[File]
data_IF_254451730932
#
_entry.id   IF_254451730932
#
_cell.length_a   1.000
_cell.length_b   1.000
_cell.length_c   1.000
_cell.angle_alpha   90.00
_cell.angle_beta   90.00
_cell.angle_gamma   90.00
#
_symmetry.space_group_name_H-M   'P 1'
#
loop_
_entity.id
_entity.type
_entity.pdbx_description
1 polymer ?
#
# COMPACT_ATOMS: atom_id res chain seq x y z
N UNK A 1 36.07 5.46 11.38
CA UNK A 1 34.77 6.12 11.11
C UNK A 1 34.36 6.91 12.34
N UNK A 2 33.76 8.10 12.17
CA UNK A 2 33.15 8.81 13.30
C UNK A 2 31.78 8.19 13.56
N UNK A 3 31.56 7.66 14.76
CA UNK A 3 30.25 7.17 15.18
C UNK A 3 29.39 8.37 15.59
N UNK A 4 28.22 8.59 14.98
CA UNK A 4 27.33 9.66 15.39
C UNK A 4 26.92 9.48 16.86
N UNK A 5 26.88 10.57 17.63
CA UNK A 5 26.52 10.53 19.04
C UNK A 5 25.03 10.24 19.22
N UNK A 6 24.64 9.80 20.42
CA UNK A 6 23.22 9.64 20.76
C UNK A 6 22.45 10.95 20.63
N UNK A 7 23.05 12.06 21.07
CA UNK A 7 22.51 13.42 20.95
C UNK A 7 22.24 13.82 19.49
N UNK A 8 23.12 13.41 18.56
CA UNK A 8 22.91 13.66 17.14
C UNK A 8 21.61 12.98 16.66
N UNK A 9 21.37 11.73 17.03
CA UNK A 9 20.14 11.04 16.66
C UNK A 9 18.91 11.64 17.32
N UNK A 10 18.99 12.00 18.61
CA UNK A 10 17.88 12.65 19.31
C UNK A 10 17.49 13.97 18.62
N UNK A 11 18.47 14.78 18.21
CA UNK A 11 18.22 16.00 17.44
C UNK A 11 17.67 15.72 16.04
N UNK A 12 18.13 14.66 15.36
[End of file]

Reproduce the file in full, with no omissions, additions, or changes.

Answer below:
data_IF_254451730932
#
_entry.id   IF_254451730932
#
_cell.length_a   1.000
_cell.length_b   1.000
_cell.length_c   1.000
_cell.angle_alpha   90.00
_cell.angle_beta   90.00
_cell.angle_gamma   90.00
#
_symmetry.space_group_name_H-M   'P 1'
#
loop_
_entity.id
_entity.type
_entity.pdbx_description
1 polymer ?
#
# COMPACT_ATOMS: atom_id res chain seq x y z
N UNK A 1 36.07 5.46 11.38
CA UNK A 1 34.77 6.12 11.11
C UNK A 1 34.36 6.91 12.34
N UNK A 2 33.76 8.10 12.17
CA UNK A 2 33.15 8.81 13.30
C UNK A 2 31.78 8.19 13.56
N UNK A 3 31.56 7.66 14.76
CA UNK A 3 30.25 7.17 15.18
C UNK A 3 29.39 8.37 15.59
N UNK A 4 28.22 8.59 14.98
CA UNK A 4 27.33 9.66 15.39
C UNK A 4 26.92 9.48 16.86
N UNK A 5 26.88 10.57 17.63
CA UNK A 5 26.52 10.53 19.04
C UNK A 5 25.03 10.24 19.22
N UNK A 6 24.64 9.80 20.42
CA UNK A 6 23.22 9.64 20.76
C UNK A 6 22.45 10.95 20.63
N UNK A 7 23.05 12.06 21.07
CA UNK A 7 22.51 13.42 20.95
C UNK A 7 22.24 13.82 19.49
N UNK A 8 23.12 13.41 18.56
CA UNK A 8 22.91 13.66 17.14
C UNK A 8 21.61 12.98 16.66
N UNK A 9 21.37 11.73 17.03
CA UNK A 9 20.14 11.04 16.66
C UNK A 9 18.91 11.64 17.32
N UNK A 10 18.99 12.00 18.61
CA UNK A 10 17.88 12.65 19.31
C UNK A 10 17.49 13.97 18.62
N UNK A 11 18.47 14.78 18.21
CA UNK A 11 18.22 16.00 17.44
C UNK A 11 17.67 15.72 16.04
N UNK A 12 18.13 14.66 15.36